Using arrayfun for the GPU is definitely the way to go! Giving the GPU every disadvantage I can think of (double precision, including transfer times, comparing against multi-thread CPU code etc) we still get a speed-up of just over 2.5 times on my laptop’s hardware. Pretty useful for hardware that was designed for energy-efficient gaming!

Note: Something that I learned while writing this post is that the first call to arrayfun will be slower than all of the rest.  This is because arrayfun compiles the MATLAB function you pass it down to PTX and this can take a while (seconds).  Subsequent calls will be much faster since arrayfun will use the compiled results.  The compiled PTX functions are not saved between MATLAB sessions.

arrayfun – Good for your memory too!
Using the arrayfun function is not only good for performance, it’s also good for memory management. Imagine if I had 100 million elements to operate on instead of only 75 million. On my 3Gb GPU, the following code fails:

cpu_x = rand(1,100*1e6)*10*pi;
gpu_x = gpuArray(cpu_x);
gpu_y = myseries(gpu_x);
??? Error using ==> GPUArray.mtimes at 27
Out of memory on device. You requested: 762.94Mb, device has 724.21Mb free.

Error in ==> myseries at 3
        out =

If we use arrayfun, however, then we are in clover. The following executes without complaint.

cpu_x = rand(1,100*1e6)*10*pi;
gpu_x = gpuArray(cpu_x);
gpu_y = arrayfun(@myseries,gpu_x);

Some Graphs

Just like last time, I ran this calculation on a range of input arrays from 1 million to 100 million elements on both my laptop’s GT 555M GPU and a Tesla C2050 I have access to.  Unfortunately, the C2050 is running MATLAB 2010b rather than 2011a so it’s not as fair a test as I’d like.  I could only get up to 84 million elements on the Tesla before it exited due to memory issues.  I’m not sure if this is down to the hardware itself or the fact that it was running an older version of MATLAB.

GPU trig series timings

Next, I looked at the actual speed-up shown by the GPUs compared to my laptop’s i7 CPU.  Again, this includes data transfer times, is in full double precision and the CPU version was multi-threaded (No dodgy ‘GPUs are awesome’ techniques used here).  No matter what array size is used I get almost a factor of 3 speed-up using the laptop GPU and more than a factor of 7 speed-up when using the Tesla.  Not too shabby considering that the programming effort to achieve this speed-up was minimal.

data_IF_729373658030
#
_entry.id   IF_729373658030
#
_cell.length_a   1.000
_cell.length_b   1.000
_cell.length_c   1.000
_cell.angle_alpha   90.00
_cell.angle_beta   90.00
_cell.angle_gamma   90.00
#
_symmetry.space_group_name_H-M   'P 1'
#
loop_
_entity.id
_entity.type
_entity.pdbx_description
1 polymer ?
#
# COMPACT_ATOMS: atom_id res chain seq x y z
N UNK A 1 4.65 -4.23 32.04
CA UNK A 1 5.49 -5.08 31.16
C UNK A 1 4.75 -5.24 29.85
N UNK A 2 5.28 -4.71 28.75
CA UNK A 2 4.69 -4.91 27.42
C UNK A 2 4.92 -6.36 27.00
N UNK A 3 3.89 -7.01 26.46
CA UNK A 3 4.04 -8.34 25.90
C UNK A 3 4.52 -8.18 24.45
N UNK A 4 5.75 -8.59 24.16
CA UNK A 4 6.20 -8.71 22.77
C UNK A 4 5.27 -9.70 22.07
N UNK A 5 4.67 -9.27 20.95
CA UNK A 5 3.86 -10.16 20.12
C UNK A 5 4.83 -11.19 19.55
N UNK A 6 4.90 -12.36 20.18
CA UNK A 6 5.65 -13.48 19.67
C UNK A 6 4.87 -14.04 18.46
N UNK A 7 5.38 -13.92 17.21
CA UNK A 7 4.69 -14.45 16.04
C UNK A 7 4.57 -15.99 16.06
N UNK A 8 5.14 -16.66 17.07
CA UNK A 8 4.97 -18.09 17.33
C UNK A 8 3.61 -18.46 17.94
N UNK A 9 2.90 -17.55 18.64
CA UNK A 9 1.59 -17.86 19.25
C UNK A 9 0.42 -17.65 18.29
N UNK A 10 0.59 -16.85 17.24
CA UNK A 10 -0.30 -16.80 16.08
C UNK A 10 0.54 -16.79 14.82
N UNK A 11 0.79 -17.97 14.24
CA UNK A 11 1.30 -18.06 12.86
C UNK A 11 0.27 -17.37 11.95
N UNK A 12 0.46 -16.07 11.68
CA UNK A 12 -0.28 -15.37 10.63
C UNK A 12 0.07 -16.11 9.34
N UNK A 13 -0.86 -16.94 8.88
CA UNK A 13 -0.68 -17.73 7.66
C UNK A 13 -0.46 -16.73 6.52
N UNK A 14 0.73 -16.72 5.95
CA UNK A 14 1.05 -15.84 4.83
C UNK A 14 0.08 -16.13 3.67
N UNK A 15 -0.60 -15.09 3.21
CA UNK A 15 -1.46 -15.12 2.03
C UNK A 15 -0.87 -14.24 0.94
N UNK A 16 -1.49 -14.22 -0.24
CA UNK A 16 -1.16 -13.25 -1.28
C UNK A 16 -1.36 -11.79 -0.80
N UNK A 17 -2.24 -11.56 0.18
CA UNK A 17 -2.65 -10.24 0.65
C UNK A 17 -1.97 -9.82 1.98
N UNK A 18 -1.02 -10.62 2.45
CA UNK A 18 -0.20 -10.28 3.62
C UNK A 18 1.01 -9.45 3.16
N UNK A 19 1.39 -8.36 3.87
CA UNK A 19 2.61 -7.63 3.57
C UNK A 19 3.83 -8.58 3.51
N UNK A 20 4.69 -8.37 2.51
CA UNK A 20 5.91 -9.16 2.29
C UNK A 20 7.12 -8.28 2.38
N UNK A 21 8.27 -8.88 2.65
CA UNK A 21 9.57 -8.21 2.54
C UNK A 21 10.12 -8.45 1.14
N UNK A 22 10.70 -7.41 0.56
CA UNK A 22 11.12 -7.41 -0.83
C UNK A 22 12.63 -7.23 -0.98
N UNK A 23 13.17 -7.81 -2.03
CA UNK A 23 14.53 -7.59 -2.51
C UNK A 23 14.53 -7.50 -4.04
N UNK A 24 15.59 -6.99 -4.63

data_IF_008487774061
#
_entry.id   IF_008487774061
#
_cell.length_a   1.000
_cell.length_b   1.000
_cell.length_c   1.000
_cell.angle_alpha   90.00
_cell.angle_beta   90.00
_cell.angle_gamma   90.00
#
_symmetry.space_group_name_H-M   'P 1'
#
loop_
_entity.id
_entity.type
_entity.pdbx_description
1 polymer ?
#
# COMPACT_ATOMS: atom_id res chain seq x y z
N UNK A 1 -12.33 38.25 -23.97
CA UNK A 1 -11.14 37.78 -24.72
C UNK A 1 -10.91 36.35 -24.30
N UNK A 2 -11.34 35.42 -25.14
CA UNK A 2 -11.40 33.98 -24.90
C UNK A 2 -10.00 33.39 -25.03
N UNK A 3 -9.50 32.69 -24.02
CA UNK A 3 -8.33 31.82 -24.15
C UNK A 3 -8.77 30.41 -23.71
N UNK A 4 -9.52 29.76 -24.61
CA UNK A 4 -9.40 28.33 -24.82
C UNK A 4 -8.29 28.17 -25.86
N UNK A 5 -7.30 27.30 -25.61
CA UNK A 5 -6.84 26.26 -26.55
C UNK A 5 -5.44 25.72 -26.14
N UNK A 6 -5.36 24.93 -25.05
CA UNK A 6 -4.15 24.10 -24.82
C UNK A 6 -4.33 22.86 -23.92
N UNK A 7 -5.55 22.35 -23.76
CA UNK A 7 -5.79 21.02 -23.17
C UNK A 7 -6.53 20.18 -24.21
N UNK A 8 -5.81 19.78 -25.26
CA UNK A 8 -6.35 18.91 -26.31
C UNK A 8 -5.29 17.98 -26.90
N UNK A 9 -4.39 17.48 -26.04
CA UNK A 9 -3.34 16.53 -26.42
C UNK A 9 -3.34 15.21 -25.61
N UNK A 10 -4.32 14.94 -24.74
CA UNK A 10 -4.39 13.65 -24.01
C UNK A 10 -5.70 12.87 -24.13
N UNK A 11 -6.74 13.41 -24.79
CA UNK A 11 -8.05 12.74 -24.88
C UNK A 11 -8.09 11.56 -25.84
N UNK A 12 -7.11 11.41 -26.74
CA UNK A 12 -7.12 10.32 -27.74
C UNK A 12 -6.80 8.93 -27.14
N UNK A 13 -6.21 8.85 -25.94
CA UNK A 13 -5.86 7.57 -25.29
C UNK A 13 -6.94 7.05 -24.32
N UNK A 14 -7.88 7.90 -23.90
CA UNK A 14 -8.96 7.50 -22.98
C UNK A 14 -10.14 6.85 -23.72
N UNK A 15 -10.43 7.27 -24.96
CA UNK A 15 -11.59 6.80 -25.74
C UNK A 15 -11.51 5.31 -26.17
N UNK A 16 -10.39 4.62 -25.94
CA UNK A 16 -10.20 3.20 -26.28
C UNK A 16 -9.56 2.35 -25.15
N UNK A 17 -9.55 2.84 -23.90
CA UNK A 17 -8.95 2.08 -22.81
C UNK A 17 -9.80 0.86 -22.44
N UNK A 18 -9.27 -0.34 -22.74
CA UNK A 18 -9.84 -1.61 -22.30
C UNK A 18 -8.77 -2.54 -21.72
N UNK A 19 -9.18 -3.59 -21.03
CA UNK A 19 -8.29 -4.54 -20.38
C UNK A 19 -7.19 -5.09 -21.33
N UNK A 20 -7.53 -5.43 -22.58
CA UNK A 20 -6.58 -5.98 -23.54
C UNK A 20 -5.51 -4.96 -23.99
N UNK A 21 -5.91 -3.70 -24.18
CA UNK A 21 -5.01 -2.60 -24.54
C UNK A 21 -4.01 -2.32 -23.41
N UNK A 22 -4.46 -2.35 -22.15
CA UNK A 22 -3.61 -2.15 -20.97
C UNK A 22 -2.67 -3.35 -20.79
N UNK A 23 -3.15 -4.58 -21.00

GPU trig series speed-up


  • It is VERY easy to modify simple, element-wise functions to take advantage of the GPU in MATLAB using the Parallel Computing Toolbox.
  • arrayfun is the most efficient way of dealing with such functions.
  • My laptop’s GPU demonstrated almost a 3 times speed-up compared to its CPU.

Hardware / Software used for the majority of this article

  • Laptop model: Dell XPS L702X
  • CPU: Intel Core i7-2630QM @2Ghz software overclockable to 2.9Ghz. 4 physical cores but total 8 virtual cores due to Hyperthreading.
  • GPU: GeForce GT 555M with 144 CUDA Cores.  Graphics clock: 590Mhz.  Processor Clock:1180 Mhz. 3072 Mb DDR3 Memeory
  • RAM: 8 Gb
  • OS: Windows 7 Home Premium 64 bit.  I’m not using Linux because of the lack of official support for Optimus.
  • MATLAB: 2011a with the parallel computing toolbox

Code and sample timings (Will grow over time)

You need myseries.m and trigseries_test.m and the Parallel Computing Toolbox.  These are the times given by the following function call for various systems (transfer included and using arrayfun).

[cpu,~,~,~,gpu] = trigseries_test(10,50*1e6,'mean')


  • Tesla C2050, Linux, 2010b – 0.4751 seconds
  • NVIDIA GT 555M – 144 CUDA Cores, 3Gb RAM, Windows 7, 2011a – 1.2986 seconds


  • Intel Core i7-2630QM, Windows 7, 2011a (My laptop’s CPU) – 3.33 seconds
  • Intel Core 2 Quad Q9650 @ 3.00GHz, Linux, 2011a – 3.9452 seconds

1 – This is the method used in all subsequent timings and is similar to that used by the File Exchange function, timeit (timeit takes a median, I took a mean). If you prefer to use timeit then the function call would be timeit(@()myseries(cpu_x)). I stick to tic and toc in the article because it makes it clear exactly where timing starts and stops using syntax well known to most MATLABers.

Thanks to various people at The Mathworks for some useful discussions, advice and tutorials while creating this series of articles.

August 15th, 2011

This lunchtime I stumbled across the following tweet by GrrlScientist

“mmm, cheese! RT @LookMaNoFans How many Calories would a Moon made of cheese be, you ask? A made-of-manchego Moon = 285 septillion Calories.”